Fraudulent psychic sentenced to 30 months

The Daily Progress, Virginia/November 18, 2016

By Dean Seal

A woman who operated a psychic readings business in Albemarle County was sentenced Friday to 30 months in prison and ordered to pay $5.4 million in restitution to the clients she defrauded.

More than two years after authorities raided her business, Readings by Catherine, on U.S. 29, 42-year-old Sandra Marks appeared in federal court in Charlottesville on Friday to be sentenced after pleading guilty to fraud and money laundering.

According to her April 2015 indictment, which originally charged her with 31 counts of wire fraud, two counts of mail fraud and one count of money laundering, Marks’ business offered services such as astrological and spiritual readings to clients who had “suffered from emotional distress and mental disorders” and, based on false promises, obtained money, jewelry and other valuables from those clients in the process.

Marks would tell her clients that she had spoken to spirits and learned of a “curse” or “dark cloud” surrounding the clients’ families, according to the indictment. She would then bury a box of the clients’ money or valuables and “cleanse” the box through prayers, rituals or meditation, telling the clients that “money was the root of all evil.”

Prosecutor Ron Huber said Friday that while Marks promised the money and valuables would be returned to the clients once they were “cleansed,” that end of the deal was never kept, with her instead using the money to fund a “lavish lifestyle.”

“Providing relief was never in Ms. Marks’ plans,” Huber said.

In court, Huber spoke about the victims of Marks’ scheme, noting that one who suffered from ALS had been forced to go back to work up until the Friday before she died. Another victim, a senior, also had gone back to work to recoup his losses.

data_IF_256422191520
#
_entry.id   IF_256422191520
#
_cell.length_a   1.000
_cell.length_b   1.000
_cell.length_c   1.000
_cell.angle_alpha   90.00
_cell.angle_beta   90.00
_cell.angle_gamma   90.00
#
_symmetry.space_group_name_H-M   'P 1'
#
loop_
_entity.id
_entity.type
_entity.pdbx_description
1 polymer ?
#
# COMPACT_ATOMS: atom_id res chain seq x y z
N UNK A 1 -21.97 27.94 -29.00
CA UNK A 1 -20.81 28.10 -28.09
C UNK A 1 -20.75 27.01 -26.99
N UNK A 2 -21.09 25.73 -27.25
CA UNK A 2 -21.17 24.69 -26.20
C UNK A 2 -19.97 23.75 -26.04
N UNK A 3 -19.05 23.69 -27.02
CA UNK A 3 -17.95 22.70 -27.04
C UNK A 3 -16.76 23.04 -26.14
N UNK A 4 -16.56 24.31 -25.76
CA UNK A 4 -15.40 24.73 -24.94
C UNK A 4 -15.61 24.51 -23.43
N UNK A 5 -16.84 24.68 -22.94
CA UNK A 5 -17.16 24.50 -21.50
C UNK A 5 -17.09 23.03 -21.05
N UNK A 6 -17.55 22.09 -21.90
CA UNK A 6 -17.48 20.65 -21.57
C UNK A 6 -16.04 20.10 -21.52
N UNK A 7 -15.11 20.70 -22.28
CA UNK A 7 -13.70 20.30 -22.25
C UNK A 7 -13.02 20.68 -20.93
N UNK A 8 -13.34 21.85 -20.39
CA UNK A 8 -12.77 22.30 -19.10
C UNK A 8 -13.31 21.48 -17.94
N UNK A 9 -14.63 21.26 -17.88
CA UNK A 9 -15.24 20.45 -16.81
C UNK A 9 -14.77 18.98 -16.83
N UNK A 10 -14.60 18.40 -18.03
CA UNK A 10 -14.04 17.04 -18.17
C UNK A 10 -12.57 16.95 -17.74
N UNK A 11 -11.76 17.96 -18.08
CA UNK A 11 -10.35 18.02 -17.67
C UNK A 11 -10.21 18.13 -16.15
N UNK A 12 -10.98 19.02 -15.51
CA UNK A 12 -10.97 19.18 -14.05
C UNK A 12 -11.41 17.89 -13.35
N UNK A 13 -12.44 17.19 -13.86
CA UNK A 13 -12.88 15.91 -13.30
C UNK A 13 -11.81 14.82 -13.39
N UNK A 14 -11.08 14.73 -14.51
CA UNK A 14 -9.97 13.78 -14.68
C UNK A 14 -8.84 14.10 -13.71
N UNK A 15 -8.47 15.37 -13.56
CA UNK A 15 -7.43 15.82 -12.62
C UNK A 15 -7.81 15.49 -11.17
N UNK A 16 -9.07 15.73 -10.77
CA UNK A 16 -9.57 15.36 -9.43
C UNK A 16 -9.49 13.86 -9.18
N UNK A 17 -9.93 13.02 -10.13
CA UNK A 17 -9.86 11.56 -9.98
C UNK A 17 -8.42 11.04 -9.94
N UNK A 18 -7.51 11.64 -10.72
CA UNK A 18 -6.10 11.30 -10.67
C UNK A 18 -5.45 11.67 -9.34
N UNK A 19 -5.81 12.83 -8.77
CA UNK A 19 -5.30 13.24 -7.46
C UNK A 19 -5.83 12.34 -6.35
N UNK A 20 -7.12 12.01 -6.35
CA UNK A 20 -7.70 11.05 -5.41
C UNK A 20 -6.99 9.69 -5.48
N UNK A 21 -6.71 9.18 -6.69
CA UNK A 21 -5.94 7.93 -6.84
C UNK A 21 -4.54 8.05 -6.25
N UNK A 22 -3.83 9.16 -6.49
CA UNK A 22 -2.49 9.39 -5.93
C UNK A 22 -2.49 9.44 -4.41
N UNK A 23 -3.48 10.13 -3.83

One victim submitted a letter to the court that was read aloud during Friday’s hearing. The victim gave Marks $750,000 under Marks’ pretense that the victim’s parents were evil and that the money would help to cleanse the victim’s bloodline. When the victim asked for her money to be returned, she was intimidated by Marks, whom the victim called “manipulative, cunning and evil.”

“I’m embarrassed to say I fell for her scheme,” the victim said in the letter. “She cannot be trusted.”

Huber said he worried that Marks would return to her fraudulent ways upon release, and said her husband was equally culpable for the damages.

Speaking on behalf of his client, attorney Bill Dinkin said Marks had fully cooperated with police upon her arrest, and had even provided damning information against her husband, with whom she was “extremely close.”

Dinkin also spoke at length about how Marks had come from a “gypsy culture” and that she had a dysfunctional home that limited her to getting only a first-grade education, which she had risen above in order to start a family and make a living.

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